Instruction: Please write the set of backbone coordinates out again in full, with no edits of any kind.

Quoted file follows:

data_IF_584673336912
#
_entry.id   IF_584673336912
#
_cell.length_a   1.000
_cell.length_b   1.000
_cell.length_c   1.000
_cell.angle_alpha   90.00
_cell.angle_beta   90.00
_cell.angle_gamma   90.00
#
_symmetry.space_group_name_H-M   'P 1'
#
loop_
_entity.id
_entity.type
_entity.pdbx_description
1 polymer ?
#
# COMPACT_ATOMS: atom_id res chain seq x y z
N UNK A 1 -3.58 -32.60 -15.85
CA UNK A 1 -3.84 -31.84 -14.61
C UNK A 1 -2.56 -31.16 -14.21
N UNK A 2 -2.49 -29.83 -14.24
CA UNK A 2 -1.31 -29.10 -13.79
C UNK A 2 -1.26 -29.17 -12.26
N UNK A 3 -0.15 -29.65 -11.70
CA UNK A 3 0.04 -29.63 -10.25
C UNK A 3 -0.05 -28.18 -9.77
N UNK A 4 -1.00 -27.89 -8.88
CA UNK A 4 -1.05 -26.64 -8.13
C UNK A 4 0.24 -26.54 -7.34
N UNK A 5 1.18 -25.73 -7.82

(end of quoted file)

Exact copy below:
data_IF_584673336912
#
_entry.id   IF_584673336912
#
_cell.length_a   1.000
_cell.length_b   1.000
_cell.length_c   1.000
_cell.angle_alpha   90.00
_cell.angle_beta   90.00
_cell.angle_gamma   90.00
#
_symmetry.space_group_name_H-M   'P 1'
#
loop_
_entity.id
_entity.type
_entity.pdbx_description
1 polymer ?
#
# COMPACT_ATOMS: atom_id res chain seq x y z
N UNK A 1 -3.58 -32.60 -15.85
CA UNK A 1 -3.84 -31.84 -14.61
C UNK A 1 -2.56 -31.16 -14.21
N UNK A 2 -2.49 -29.83 -14.24
CA UNK A 2 -1.31 -29.10 -13.79
C UNK A 2 -1.26 -29.17 -12.26
N UNK A 3 -0.15 -29.65 -11.70
CA UNK A 3 0.04 -29.63 -10.25
C UNK A 3 -0.05 -28.18 -9.77
N UNK A 4 -1.00 -27.89 -8.88
CA UNK A 4 -1.05 -26.64 -8.13
C UNK A 4 0.24 -26.54 -7.34
N UNK A 5 1.18 -25.73 -7.82